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Now Merton is also revealed as a man whose spirituality is rooted in nature, an environmentalist ahead of his time. His writings on nature serve as a primer on eco-spirituality. He approaches ecology as a spiritual issue, one that exposes the degree of human alienation from the sacredness of the planet.
When The Trees Say Nothing gathers for the first time over 300 of Merton's nature writings, grouping them thematically into sections on the seasons, elements, creatures and other topics. Edited by Merton scholar Kathleen Deignan, the collection is cohesive and accessible, drawing from both Merton's public writings and his recently published private journals. The lyrical writings are enhanced with Deignan's own informative Introduction, along with a Foreword by Thomas Berry, renowned spiritual mentor for the environmental movement.
Unique and powerful on its own,When the Trees Say Nothing is enhanced with the art of John B. Giuliani, known for his stunning iconography. Giuliani's drawings harmonize exquisitely with Merton's meditations on nature, making When the Trees Say Nothing a spiritual and aesthetic prize.
|Introduction: "The Forest Is My Bride"||21|
|Chapter 1||"To Know Living Things"||43|
|Sky and Clouds||87|
|Sun and Moon||93|
|Planets and Stars||96|
|Butterflies and Birds||103|
|Rams and Lambs||115|
|Rodents and Rabbits||116|
|Horses and Cattle||118|
|Snakes and Frogs||121|
|Deer and Dogs||124|
|Bees and Bugs||130|
Posted June 6, 2003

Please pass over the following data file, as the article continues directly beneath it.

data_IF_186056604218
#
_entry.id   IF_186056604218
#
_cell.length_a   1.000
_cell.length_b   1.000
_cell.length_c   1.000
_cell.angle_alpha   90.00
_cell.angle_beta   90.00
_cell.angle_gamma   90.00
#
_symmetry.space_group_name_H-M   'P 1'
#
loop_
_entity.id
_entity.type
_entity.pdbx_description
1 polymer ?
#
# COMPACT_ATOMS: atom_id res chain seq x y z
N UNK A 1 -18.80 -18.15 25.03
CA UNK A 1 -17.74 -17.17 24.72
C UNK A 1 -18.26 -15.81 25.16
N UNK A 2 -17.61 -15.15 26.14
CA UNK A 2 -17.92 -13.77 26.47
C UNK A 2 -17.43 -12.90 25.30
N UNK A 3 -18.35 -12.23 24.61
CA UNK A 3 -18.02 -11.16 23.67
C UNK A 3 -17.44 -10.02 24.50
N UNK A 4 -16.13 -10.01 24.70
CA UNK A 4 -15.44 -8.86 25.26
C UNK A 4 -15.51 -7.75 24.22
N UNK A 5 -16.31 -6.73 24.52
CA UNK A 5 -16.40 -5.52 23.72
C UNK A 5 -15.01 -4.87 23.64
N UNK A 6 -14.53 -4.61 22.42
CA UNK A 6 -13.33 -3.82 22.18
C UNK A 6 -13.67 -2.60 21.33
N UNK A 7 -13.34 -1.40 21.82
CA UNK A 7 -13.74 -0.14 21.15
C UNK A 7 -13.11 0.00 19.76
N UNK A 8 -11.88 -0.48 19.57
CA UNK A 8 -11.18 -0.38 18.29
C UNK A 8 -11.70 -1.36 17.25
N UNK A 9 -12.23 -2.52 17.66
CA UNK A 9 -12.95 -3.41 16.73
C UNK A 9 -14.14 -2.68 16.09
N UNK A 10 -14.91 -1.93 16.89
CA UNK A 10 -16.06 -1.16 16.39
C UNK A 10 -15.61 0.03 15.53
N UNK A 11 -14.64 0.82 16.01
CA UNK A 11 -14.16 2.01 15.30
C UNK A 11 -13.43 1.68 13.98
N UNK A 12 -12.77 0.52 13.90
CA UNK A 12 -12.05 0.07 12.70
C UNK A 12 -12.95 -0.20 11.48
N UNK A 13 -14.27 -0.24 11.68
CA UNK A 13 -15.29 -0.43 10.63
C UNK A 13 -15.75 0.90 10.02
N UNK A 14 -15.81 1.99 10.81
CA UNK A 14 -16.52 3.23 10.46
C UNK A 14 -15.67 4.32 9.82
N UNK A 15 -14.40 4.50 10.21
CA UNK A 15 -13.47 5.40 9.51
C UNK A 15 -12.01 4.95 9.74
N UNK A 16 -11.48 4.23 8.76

In the 4th Century, Christian men and women went into the deserts of Syria and Egypt in order to live more intensely spiritual lives. They found the solitude of the wilderness conducive to prayer and they responded to the world around them as the work and gift of God. The early Benedictines found God in the rhythm of the seasons as they farmed and in the nature imagery of the psalms they chanted seven times a day. In the 12th Century, Bernard of Clairvaux and the Cistercian reform saw the act of gardening and farming as a process of bringing creation to its fullness and reestablishing Eden on earth. Francis of Assisi is probably the first known Western mystic to find in nature a mystical experience of God. Thomas Merton is definitely in the tradition of Bernard and Francis, but he brings a contemporary quality to the issues of nature. Like many moderns, Merton was a searcher. He found the peace he sought in monasticism. His writings reveal inner connections between the monastic tradition, social justice, contemporary literature, philosophy, Asian spirituality and ecology. Merton did not write articles as such on the environment or eco-spirituality. What Kathleen Deignan has done is glean a paragraph here and a paragraph there from Merton¿s many volumes and then arrange these excerpts under the categories of seasons, elements, creatures and festivals. The result is not so much a book on Merton¿s eco-spirituality as a prayer book. The descriptions are an invitation to share the experience. Merton, borrowing from the Jesuit poet Gerard Manley Hopkins, uses the word ¿inscape¿ to connote the particular, deep-down uniqueness of things. This ¿inscape¿ is a window to the transcendent and sacred. There is a Zen quality to Merton¿s writings. He points to nature, to walnut trees ¿more beautiful still because of the dead end of the branches that reach out, stark and black, from the rich foliage and gesture against the sky and hills.¿ Through these meditations, there is an undercurrent that our humanity has been destructive of such beauty. In the preface, Thomas Berry tells us that the absence of a sense of the sacred is the basic flaw in many of our efforts at ecology. Our present attitude is that the natural world is a commodity to be bought and sold. Years ago, I saw some black and white photographs taken by Merton at his home monastery in Kentucky and at the Trappistine monastery deep in the redwoods of Northern California. Those photographs point in the same direction as his written descriptions. I would have loved to have seen some of these photos in this book, accompanying the text, as the drawings of Hopkins often accompany his published poems. As it is, Kathleen Deignan has done a masterful job bringing Merton¿s meditations on nature together. The book is handsomely illustrated by John Giuliani. The drawings rest unobtrusively on the page and, with the text, invite us in.Was this review helpful? Yes NoThank you for your feedback. Report this reviewThank you, this review has been flagged.